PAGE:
Pants Concepts

To use Pants effectively, it helps to understand a few concepts:

  • Goals help users tell pants what actions to take
  • Tasks are the pants modules that run actions
  • Targets describe what files to take those actions upon
  • Target types define the types of operations that can be performed on a target
  • Addresses describe the location of a target in the repo

Goals and Tasks

Goals are the "verbs" of Pants. When you invoke Pants, you name goals on the command line to say what Pants should do. For example, to run tests, you would invoke Pants with the test goal. To create a bundle--an archive containing a runnable binary and resource files--you would invoke Pants with the bundle goal.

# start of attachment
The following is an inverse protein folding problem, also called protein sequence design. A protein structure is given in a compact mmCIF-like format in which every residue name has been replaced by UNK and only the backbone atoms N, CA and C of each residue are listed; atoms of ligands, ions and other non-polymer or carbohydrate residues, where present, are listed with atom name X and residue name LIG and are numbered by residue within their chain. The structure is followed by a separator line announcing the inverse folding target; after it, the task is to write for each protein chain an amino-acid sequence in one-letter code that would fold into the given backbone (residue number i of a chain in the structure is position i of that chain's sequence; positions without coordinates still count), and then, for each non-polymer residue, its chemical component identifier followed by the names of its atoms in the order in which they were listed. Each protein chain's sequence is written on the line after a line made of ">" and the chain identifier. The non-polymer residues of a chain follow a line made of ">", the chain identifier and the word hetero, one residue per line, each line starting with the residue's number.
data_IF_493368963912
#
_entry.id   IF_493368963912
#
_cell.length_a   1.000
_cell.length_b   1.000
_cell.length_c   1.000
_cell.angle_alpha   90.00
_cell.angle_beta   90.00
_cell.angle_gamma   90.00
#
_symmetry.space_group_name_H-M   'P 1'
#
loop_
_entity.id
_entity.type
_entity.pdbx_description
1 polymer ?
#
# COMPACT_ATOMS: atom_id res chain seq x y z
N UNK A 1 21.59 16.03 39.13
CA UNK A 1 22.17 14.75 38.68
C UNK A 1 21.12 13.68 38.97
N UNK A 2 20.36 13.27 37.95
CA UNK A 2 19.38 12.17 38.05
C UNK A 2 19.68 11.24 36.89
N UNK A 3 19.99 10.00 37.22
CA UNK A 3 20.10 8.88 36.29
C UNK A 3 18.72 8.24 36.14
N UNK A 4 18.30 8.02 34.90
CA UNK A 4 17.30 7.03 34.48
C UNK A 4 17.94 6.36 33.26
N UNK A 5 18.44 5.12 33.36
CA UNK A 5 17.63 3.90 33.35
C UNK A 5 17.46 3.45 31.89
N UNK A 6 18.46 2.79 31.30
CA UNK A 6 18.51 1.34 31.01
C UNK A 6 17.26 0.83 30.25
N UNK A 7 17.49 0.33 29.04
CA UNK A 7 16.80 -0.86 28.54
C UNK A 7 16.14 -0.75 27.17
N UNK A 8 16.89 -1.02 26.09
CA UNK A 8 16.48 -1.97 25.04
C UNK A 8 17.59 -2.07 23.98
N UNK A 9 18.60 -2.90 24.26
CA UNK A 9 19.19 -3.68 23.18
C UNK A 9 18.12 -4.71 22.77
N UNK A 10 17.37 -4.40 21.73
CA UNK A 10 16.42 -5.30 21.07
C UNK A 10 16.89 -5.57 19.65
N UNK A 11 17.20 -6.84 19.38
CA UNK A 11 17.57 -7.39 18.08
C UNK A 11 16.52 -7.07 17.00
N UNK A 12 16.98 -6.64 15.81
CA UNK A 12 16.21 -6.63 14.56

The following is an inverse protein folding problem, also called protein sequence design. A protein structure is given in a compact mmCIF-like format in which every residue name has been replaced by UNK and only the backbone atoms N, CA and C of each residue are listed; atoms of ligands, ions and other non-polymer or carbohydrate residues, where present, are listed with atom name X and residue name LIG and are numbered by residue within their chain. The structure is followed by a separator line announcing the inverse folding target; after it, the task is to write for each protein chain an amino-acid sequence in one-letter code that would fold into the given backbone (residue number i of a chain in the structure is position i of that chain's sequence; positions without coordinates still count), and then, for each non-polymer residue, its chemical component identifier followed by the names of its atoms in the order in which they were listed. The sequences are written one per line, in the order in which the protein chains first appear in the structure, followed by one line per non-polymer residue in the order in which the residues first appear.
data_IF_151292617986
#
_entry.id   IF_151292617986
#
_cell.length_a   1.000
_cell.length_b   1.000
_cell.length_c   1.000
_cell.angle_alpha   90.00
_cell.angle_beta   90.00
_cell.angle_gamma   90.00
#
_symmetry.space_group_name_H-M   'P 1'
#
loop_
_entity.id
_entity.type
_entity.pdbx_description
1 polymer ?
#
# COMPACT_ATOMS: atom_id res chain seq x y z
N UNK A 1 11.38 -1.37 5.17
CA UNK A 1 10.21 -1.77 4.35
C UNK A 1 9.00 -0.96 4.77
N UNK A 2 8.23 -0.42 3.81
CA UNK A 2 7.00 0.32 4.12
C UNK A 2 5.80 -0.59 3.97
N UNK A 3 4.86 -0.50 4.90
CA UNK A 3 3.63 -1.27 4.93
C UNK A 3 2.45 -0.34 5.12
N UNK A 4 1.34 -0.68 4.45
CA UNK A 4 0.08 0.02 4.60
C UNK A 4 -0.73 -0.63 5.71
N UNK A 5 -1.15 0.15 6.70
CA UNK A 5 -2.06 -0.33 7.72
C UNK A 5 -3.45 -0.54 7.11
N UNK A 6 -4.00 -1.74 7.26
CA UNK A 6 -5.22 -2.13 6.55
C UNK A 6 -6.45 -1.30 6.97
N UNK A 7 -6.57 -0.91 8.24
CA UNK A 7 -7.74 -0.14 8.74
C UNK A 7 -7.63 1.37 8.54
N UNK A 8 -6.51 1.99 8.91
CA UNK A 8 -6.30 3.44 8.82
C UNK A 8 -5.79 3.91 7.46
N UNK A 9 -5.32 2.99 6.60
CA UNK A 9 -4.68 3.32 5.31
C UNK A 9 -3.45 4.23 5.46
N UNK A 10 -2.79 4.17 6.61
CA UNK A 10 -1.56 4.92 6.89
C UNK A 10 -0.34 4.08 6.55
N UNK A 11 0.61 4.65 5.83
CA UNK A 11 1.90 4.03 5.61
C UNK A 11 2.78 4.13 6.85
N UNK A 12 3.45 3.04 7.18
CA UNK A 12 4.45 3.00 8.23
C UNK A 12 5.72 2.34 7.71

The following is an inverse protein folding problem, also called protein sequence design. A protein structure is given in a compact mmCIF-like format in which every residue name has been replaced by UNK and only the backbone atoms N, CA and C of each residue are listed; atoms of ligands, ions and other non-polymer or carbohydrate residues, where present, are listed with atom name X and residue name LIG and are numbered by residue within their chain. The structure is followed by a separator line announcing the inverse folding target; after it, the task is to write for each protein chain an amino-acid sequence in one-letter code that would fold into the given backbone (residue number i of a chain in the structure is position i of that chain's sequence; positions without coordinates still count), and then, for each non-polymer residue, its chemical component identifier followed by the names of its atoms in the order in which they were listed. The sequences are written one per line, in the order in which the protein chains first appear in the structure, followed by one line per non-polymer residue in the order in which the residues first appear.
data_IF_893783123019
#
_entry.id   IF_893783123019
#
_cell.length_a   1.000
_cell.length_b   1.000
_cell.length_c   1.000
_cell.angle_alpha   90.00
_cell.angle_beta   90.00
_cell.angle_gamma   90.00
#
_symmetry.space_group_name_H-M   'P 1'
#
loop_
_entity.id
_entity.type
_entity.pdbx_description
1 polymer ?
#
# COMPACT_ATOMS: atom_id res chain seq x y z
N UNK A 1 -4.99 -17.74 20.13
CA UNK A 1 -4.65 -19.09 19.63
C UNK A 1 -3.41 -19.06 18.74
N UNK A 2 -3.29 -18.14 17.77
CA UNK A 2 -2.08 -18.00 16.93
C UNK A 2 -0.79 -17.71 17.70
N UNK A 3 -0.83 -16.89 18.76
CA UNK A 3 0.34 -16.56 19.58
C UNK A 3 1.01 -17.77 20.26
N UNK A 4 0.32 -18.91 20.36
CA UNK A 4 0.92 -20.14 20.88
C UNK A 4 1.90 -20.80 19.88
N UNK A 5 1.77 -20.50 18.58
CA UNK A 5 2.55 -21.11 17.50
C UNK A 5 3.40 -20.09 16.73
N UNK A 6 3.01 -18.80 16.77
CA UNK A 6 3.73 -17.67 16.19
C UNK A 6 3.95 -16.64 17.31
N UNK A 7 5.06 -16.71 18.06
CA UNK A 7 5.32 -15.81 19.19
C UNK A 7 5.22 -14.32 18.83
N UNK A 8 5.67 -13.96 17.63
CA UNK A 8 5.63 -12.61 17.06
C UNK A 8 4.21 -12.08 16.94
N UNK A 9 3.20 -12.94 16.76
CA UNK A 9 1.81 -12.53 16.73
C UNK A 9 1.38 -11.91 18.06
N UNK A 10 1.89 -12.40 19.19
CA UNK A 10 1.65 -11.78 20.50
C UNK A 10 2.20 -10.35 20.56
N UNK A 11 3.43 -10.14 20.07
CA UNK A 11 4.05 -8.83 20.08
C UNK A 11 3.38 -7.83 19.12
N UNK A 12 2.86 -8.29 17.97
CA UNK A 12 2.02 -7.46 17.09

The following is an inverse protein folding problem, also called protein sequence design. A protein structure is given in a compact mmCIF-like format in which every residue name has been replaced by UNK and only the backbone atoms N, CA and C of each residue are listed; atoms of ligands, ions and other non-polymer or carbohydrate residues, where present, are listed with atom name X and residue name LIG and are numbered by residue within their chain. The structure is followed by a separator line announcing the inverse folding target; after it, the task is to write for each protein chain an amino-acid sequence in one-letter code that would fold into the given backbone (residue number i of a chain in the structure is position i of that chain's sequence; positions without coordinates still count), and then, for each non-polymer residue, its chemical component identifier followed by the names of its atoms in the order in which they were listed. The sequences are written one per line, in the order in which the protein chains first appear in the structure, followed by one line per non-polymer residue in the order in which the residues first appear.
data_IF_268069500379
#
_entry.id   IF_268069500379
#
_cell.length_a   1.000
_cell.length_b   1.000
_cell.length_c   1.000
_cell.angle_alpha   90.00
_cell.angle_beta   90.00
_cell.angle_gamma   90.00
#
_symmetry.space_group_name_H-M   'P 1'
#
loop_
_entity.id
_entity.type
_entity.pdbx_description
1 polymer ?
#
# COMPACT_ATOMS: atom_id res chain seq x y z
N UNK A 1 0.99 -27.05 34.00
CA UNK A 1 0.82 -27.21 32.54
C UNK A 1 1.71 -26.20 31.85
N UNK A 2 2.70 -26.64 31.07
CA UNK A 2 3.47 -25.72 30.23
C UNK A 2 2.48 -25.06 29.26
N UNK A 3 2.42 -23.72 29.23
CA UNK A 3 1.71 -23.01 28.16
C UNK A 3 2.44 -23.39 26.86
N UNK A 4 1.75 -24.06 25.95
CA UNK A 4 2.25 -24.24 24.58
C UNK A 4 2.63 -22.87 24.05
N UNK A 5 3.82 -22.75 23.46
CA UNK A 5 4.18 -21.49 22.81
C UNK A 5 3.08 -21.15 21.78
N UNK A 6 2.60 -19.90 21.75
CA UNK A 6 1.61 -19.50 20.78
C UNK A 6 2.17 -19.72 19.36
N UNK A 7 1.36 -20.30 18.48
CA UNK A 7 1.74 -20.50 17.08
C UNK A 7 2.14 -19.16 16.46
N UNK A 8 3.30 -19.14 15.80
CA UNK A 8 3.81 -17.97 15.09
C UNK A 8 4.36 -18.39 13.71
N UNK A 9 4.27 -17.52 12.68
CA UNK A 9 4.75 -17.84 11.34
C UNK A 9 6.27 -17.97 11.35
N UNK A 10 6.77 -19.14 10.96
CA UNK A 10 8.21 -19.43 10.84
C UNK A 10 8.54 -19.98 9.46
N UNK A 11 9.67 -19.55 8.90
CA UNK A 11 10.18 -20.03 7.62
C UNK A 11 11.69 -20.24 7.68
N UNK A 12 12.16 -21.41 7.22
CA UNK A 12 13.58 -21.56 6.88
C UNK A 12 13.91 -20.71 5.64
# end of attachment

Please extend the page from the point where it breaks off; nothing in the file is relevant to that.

Tasks actually perform the work. When you invoke a goal, it finds all the tasks needed to make that goal work. Sometimes, there is a one to one mapping between a task name and a goal name, but often multiple tasks are registered in a goal. For example, the junit task runs tests for JVM projects. It is registered in the test goal and sometimes referred to as test.junit.

In a nutshell, goals are the way users specify tasks. Sometimes goals are helpful groupings of tasks to make it easier for users to tell pants what they want to do.

Tasks can depend on other tasks. When you invoke a goal in Pants, it builds a list of dependent tasks that need to be executed first. So, when you invoke the test goal, it will also invoke the tasks in the gen, resolve and compile goals, because tasks for code generation, artifact resolution, and compilation need to occur before a test can be run. To find out more about how task dependencies are computed, read about product types in Developing a Pants Task.